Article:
METRO TRAFFIC CONTROL, INC., Plaintiff and Appellant, v. SHADOW TRAFFIC NETWORK, Defendant and Respondent.
Metro Traffic Control, Inc., appeals (Code Civ.Proc., § 904.1, subd. (f)) from an order denying its request for a preliminary injunction to restrain respondent Shadow Traffic Network from soliciting Metro's employees to violate the noncompete and trade secret clauses of their employment contracts. We affirm and hold that the clauses are unenforceable absent evidence that Metro possesses a protectable trade secret.
Metro is engaged in the traffic reporting business, contracting with radio stations to gather and broadcast local traffic information to stations' audiences. In 1990, Metro had a one-year written contract with radio station KFWB to provide traffic reporting services for the Los Angeles area. Unless renewed, the contract terminated on December 13, 1991. The contract includes an acknowledgment by KFWB that Metro's employees have agreed in writing to treat all traffic gathering and reporting procedures as confidential trade secrets of Metro and to not compete with Metro in the traffic reporting business during their employment and for one year following their termination.
In September, KFWB notified Metro it might not renew their contract and began soliciting new proposals for traffic reporting services. In October, representatives of Shadow met with KFWB and, on November 20, entered into a written agreement for Shadow to provide KFWB with traffic reporting services commencing December 13, 1991. Shadow immediately began staffing by transfers within its own organization and extending offers of employment to employees of Metro and other competitors. Shadow transferred three employees from its other locations to Los Angeles and hired 21 more, including Jeff Baugh, Robin Johnson, and Tommy Grskovich from Metro.
Baugh was an air traffic reporter for Metro from January 1989 to December 12, 1991, and worked almost exclusively for KFWB. In November 1991, Bill Gaines, the regional director of operations for Metro, informed him and other employees that KFWB was not renewing its contract with Metro. Even though Gaines assured Baugh of continued employment, Baugh was concerned and entered into an agreement with Shadow to commence employment on December 13.
Robin Johnson was employed from June 1990 to December 12, 1991, as a traffic reporter. On November 22, Gaines informed her that Metro's contract with KFWB would not be renewed. Gaines told her that even though all of her work was performed for KFWB, it was not Metro's intent to fire her. Johnson contacted Shadow, which she understood would be taking over traffic reporting at KFWB, to initiate inquiries about employment. On November 26, she reached an agreement to commence employment with Shadow starting December 13. The next day, she gave Gaines notice she would terminate her employment at the end of the Metro/KFWB contract.
Tommy Grskovich was a managing producer for Metro. He was contacted by Shadow and offered higher wages and elected to terminate his employment and to go to work for Shadow. Shadow contacted and interviewed four other Metro employees regarding potential employment for the KFWB assignment.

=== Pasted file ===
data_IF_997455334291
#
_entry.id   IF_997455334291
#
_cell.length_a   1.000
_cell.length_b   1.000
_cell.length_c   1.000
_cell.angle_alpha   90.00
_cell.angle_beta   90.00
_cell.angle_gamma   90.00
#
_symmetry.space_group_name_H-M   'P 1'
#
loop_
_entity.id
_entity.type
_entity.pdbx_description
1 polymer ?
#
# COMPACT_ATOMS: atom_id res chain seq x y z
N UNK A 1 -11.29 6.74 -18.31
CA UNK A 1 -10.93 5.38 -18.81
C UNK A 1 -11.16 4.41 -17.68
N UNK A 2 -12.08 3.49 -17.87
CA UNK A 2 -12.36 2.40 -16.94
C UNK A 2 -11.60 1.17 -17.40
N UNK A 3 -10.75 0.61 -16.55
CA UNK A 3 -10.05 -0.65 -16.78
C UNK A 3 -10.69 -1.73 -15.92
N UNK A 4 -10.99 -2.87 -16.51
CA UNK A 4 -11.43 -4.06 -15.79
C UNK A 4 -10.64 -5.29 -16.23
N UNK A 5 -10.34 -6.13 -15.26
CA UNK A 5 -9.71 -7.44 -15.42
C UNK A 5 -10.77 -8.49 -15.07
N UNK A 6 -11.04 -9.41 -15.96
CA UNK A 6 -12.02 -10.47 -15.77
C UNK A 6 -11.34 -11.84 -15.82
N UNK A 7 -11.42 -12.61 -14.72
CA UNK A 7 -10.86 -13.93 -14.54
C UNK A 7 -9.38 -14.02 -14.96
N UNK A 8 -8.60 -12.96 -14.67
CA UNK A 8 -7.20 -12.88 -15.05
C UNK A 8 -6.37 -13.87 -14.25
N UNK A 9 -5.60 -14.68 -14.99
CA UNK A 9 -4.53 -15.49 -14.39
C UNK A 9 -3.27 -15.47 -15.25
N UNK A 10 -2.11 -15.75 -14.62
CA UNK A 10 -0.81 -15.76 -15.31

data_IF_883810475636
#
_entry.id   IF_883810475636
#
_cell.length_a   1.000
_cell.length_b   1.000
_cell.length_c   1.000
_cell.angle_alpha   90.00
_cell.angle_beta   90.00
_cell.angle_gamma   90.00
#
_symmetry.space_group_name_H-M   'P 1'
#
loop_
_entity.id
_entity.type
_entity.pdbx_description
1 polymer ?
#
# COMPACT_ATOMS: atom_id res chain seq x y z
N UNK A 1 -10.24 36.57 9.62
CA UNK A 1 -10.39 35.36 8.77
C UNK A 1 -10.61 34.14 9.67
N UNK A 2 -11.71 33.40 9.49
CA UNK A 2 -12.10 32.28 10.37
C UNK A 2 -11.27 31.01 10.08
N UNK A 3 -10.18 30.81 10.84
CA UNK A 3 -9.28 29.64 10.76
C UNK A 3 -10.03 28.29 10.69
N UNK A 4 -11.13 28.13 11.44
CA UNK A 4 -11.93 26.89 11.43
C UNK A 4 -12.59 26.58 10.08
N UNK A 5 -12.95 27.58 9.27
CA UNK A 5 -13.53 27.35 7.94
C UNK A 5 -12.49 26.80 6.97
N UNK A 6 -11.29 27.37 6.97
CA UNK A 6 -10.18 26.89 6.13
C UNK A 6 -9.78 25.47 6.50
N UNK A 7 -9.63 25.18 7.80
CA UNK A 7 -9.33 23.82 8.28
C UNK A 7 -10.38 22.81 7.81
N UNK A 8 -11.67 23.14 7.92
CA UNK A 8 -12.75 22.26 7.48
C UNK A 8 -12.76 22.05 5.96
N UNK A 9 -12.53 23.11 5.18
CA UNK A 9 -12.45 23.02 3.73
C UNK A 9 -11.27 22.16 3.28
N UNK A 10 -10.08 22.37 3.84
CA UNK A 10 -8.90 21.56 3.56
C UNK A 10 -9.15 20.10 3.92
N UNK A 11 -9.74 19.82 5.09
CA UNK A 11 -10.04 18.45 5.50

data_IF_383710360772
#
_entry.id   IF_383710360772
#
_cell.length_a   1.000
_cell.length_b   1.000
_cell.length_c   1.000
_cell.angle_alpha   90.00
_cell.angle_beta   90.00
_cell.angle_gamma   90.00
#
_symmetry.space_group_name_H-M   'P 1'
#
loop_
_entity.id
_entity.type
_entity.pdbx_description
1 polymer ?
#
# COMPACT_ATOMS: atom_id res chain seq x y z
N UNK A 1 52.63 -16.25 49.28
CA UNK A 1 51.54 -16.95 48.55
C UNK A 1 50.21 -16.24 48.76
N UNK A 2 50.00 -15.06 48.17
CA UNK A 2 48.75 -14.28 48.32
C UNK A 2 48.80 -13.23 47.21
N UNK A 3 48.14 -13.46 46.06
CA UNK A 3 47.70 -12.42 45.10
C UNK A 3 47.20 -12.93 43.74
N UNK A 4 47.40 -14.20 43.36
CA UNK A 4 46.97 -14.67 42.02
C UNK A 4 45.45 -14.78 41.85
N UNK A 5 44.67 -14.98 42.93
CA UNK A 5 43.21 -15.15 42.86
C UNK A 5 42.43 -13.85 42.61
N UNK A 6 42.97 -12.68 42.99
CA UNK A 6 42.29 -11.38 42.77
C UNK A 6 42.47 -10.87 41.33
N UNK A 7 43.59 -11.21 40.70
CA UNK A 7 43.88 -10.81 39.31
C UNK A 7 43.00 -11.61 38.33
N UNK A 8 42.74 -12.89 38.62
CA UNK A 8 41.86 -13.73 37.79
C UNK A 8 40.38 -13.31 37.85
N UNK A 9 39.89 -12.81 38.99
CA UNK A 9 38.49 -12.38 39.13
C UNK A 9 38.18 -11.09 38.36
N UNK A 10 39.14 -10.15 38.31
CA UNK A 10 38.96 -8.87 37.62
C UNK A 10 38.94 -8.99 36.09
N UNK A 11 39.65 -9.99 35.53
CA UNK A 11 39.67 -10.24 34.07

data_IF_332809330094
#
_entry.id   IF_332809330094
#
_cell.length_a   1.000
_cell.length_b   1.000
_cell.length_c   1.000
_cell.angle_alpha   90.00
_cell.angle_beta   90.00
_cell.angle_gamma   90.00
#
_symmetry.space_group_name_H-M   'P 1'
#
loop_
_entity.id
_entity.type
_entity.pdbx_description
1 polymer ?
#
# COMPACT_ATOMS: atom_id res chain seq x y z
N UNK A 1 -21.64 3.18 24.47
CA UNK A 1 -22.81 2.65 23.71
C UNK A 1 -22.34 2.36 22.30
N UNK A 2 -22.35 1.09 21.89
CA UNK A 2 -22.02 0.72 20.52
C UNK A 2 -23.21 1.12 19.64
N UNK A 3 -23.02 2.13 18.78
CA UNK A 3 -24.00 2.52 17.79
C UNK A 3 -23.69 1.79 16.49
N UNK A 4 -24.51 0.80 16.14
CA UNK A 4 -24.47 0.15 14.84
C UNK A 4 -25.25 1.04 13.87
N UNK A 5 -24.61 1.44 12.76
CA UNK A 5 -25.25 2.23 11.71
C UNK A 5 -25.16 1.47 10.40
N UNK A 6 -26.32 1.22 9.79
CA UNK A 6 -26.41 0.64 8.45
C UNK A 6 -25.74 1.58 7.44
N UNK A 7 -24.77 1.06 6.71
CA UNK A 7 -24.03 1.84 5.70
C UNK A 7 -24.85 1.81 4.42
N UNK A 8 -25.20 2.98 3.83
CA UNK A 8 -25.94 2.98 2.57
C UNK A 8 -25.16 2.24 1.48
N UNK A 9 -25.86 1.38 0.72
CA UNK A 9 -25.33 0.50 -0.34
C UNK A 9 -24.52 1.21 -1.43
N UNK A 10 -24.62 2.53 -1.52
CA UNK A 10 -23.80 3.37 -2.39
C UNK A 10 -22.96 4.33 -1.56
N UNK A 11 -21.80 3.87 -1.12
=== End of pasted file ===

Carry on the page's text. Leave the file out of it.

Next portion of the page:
Baugh, Johnson, and Grskovich and other Metro employees had written employment agreements. All of Metro's employment contracts were terminable at will at any time by either party and all included noncompete and trade secret clauses.1
Metro contends the trial court (1) failed to rule on its request to enjoin Shadow from inducing Metro's employees to violate the noncompetition clauses of their employment agreements, and (2) erroneously concluded that there was insufficient evidence that Metro had any legally protected trade secrets.
“The law is well settled that the decision to grant a preliminary injunction rests in the sound discretion of the trial court. [Citations.] ․ [¶] A trial court will be found to have abused its discretion only when it has ‘ “exceeded the bounds of reason or contravened the uncontradicted evidence.” ’ [Citations.] Further, the burden rests with the party challenging the [order] to make a clear showing of an abuse of discretion. [Citations.] [¶] This court has traditionally held that trial courts should evaluate two interrelated factors when deciding whether or not to issue a preliminary injunction. The first is the likelihood that the plaintiff will prevail on the merits at trial. The second is the interim harm that the plaintiff is likely to sustain if the injunction were denied as compared to the harm that the defendant is likely to suffer if the preliminary injunction were issued. [Citations.] ․ [By] balancing the respective equities of the parties, [the court] concludes that, pending a trial on the merits, the defendant should or that he should not be restrained from exercising the right claimed․” [Citations.] (IT Corp. v. County of Imperial (1983) 35 Cal.3d 63, 69–70, 196 Cal.Rptr. 715, 672 P.2d 121.) We review this record with these principles in mind.
TRIAL COURT'S CONSIDERATION OF METRO'S CLAIMS